What I like about WW is that there are no good/bad foods, each food is assigned points based on nutrition. We eat food for nutrition so this makes sense. The points seem to bring a good balance of protein, fiber, healthy carbs, and nutrients to the daily diet. I also really like that WW seems to be a supportive community and there is a lot of sharing of recipes and healthy living tips. I think it is important for kids to see women being supportive of each other’s bodies and quest for health , as opposed to the cattiness and picking apart we see in media and social media. WW also seems like a sensible approach to teaching people how to eat healthy and maintain a strong body. Good stuff!!

At the same time, the point system shifts the way we think about food. Instead of intuitive eating we shift to counting and measuring food and our days are controlled by points. If you are at your point limit I think you are supposed to deny yourself food, which I’m not keen on. And as an outsider to WW I’m not sure how I feel about the weigh ins and measuring progress in pounds. I would monitor how much you talk about the scale and weigh ins around the house because weight is not a measure of health. Instead vocalize how foods make you feel full/energized/powerful/etc.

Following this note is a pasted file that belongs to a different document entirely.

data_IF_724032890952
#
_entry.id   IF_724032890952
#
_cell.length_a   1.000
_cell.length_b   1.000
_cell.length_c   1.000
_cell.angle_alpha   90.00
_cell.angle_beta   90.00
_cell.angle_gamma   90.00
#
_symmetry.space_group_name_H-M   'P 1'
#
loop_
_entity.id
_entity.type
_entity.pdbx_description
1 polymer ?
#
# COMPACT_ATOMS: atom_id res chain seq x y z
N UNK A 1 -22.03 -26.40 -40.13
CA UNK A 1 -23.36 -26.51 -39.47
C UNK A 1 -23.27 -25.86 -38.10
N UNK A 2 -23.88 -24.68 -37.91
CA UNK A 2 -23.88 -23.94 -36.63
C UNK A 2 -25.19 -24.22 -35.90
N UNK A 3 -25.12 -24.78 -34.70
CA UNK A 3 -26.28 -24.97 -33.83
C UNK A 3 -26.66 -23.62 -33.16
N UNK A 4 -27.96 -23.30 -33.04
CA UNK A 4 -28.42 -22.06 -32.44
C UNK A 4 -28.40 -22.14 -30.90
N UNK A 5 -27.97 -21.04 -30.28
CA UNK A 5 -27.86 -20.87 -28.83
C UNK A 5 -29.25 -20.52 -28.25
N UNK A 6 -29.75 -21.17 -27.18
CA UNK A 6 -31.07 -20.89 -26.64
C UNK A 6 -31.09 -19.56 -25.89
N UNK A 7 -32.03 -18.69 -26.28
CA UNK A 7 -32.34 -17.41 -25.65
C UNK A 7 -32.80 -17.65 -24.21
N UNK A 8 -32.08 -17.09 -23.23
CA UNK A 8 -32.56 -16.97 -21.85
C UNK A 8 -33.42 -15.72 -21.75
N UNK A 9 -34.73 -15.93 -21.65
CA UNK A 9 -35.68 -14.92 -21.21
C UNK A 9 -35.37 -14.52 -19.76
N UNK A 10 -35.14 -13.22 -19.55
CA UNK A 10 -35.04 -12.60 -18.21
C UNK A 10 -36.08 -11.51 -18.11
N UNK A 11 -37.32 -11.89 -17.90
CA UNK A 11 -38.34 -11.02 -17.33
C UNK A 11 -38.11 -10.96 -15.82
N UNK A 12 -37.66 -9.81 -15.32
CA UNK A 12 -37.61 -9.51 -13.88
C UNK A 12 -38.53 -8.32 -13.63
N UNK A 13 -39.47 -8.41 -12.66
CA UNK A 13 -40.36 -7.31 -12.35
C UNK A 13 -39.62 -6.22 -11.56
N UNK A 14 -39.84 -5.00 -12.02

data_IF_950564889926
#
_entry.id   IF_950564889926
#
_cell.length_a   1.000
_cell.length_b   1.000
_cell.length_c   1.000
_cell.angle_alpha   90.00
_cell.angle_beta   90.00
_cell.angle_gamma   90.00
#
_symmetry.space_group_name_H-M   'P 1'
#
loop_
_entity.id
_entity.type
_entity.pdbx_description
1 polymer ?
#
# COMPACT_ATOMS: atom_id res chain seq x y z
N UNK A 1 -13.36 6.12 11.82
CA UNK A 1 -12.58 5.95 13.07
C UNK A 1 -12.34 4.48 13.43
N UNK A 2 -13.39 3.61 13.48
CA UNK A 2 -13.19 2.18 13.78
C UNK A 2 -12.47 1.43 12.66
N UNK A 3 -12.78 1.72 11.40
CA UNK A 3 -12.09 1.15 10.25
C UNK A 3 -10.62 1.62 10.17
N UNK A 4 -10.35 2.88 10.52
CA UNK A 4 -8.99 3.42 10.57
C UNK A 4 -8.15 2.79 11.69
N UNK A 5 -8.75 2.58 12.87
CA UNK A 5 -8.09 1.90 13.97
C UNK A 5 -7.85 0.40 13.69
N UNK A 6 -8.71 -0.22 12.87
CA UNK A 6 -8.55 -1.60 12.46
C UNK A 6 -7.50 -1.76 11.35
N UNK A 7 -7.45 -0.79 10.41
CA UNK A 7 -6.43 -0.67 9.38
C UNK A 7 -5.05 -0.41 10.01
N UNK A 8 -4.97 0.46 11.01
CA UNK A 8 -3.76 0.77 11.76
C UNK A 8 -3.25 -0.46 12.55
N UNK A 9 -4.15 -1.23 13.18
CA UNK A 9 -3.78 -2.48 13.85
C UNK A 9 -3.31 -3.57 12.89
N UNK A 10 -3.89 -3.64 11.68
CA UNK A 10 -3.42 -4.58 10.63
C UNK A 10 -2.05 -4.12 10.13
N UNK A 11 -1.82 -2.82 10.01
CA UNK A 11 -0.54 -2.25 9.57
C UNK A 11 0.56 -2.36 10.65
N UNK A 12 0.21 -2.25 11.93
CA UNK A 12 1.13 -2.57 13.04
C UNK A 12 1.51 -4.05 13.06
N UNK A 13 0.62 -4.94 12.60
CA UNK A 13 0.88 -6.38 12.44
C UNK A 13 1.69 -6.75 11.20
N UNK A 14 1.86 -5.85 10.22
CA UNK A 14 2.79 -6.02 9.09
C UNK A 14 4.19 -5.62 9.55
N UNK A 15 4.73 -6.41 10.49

Overall the WW diet seems reasonable and a family meal makeover (as opposed to the word “diet”) may not be such a bad idea. Be honest with your kids about what you are eating and why. Let the kids continue to enjoy their favorite meals and make healthy food always available to them. Let them see you keep loving yourself and your body, and stay committed to enjoying physical activity/exercise as a family. At the end of the day what they will remember from all of this is that mom and dad want the family to be healthy and our family meals are full of healthy foods and the occasional sweet treat.